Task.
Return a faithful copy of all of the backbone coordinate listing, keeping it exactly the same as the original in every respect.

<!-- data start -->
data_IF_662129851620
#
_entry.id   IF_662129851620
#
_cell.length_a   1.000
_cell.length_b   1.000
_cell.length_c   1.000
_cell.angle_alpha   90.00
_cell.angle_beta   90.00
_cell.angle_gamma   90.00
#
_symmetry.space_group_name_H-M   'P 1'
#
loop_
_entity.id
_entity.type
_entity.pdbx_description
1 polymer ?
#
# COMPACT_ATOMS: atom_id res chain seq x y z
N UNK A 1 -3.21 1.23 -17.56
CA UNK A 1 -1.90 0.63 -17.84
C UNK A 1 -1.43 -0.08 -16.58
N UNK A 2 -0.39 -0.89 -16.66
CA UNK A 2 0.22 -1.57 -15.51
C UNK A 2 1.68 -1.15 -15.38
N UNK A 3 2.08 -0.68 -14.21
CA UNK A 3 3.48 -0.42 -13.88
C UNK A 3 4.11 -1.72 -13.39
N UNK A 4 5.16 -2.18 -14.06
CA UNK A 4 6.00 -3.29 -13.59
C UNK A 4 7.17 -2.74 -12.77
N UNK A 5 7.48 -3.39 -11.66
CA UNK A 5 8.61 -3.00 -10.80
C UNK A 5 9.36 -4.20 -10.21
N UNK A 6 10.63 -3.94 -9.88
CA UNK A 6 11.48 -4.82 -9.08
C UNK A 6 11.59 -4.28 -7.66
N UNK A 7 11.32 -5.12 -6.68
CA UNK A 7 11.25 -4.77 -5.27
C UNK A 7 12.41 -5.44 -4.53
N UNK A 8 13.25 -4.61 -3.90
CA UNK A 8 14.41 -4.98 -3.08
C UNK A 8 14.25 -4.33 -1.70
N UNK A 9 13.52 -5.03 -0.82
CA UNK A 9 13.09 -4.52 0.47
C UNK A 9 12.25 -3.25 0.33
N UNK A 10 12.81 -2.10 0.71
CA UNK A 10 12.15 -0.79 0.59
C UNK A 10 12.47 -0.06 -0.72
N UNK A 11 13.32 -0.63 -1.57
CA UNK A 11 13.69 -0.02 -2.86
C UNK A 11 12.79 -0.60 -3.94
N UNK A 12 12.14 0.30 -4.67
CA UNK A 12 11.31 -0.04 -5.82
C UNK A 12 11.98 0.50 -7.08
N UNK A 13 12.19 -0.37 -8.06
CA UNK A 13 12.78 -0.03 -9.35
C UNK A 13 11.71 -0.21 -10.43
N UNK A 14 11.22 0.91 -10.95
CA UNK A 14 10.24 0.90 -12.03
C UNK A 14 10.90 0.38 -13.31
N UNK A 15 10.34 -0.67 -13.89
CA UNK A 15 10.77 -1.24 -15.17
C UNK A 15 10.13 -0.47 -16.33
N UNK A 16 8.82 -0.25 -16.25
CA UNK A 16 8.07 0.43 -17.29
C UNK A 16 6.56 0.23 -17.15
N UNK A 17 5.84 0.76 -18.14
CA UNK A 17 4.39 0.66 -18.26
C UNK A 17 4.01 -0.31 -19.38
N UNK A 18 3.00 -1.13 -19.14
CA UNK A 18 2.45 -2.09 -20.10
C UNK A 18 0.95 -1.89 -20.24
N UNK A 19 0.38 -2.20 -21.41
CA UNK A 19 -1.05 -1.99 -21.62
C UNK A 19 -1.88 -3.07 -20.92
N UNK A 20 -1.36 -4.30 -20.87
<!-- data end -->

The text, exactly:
data_IF_662129851620
#
_entry.id   IF_662129851620
#
_cell.length_a   1.000
_cell.length_b   1.000
_cell.length_c   1.000
_cell.angle_alpha   90.00
_cell.angle_beta   90.00
_cell.angle_gamma   90.00
#
_symmetry.space_group_name_H-M   'P 1'
#
loop_
_entity.id
_entity.type
_entity.pdbx_description
1 polymer ?
#
# COMPACT_ATOMS: atom_id res chain seq x y z
N UNK A 1 -3.21 1.23 -17.56
CA UNK A 1 -1.90 0.63 -17.84
C UNK A 1 -1.43 -0.08 -16.58
N UNK A 2 -0.39 -0.89 -16.66
CA UNK A 2 0.22 -1.57 -15.51
C UNK A 2 1.68 -1.15 -15.38
N UNK A 3 2.08 -0.68 -14.21
CA UNK A 3 3.48 -0.42 -13.88
C UNK A 3 4.11 -1.72 -13.39
N UNK A 4 5.16 -2.18 -14.06
CA UNK A 4 6.00 -3.29 -13.59
C UNK A 4 7.17 -2.74 -12.77
N UNK A 5 7.48 -3.39 -11.66
CA UNK A 5 8.61 -3.00 -10.80
C UNK A 5 9.36 -4.20 -10.21
N UNK A 6 10.63 -3.94 -9.88
CA UNK A 6 11.48 -4.82 -9.08
C UNK A 6 11.59 -4.28 -7.66
N UNK A 7 11.32 -5.12 -6.68
CA UNK A 7 11.25 -4.77 -5.27
C UNK A 7 12.41 -5.44 -4.53
N UNK A 8 13.25 -4.61 -3.90
CA UNK A 8 14.41 -4.98 -3.08
C UNK A 8 14.25 -4.33 -1.70
N UNK A 9 13.52 -5.03 -0.82
CA UNK A 9 13.09 -4.52 0.47
C UNK A 9 12.25 -3.25 0.33
N UNK A 10 12.81 -2.10 0.71
CA UNK A 10 12.15 -0.79 0.59
C UNK A 10 12.47 -0.06 -0.72
N UNK A 11 13.32 -0.63 -1.57
CA UNK A 11 13.69 -0.02 -2.86
C UNK A 11 12.79 -0.60 -3.94
N UNK A 12 12.14 0.30 -4.67
CA UNK A 12 11.31 -0.04 -5.82
C UNK A 12 11.98 0.50 -7.08
N UNK A 13 12.19 -0.37 -8.06
CA UNK A 13 12.78 -0.03 -9.35
C UNK A 13 11.71 -0.21 -10.43
N UNK A 14 11.22 0.91 -10.95
CA UNK A 14 10.24 0.90 -12.03
C UNK A 14 10.90 0.38 -13.31
N UNK A 15 10.34 -0.67 -13.89
CA UNK A 15 10.77 -1.24 -15.17
C UNK A 15 10.13 -0.47 -16.33
N UNK A 16 8.82 -0.25 -16.25
CA UNK A 16 8.07 0.43 -17.29
C UNK A 16 6.56 0.23 -17.15
N UNK A 17 5.84 0.76 -18.14
CA UNK A 17 4.39 0.66 -18.26
C UNK A 17 4.01 -0.31 -19.38
N UNK A 18 3.00 -1.13 -19.14
CA UNK A 18 2.45 -2.09 -20.10
C UNK A 18 0.95 -1.89 -20.24
N UNK A 19 0.38 -2.20 -21.41
CA UNK A 19 -1.05 -1.99 -21.62
C UNK A 19 -1.88 -3.07 -20.92
N UNK A 20 -1.36 -4.30 -20.87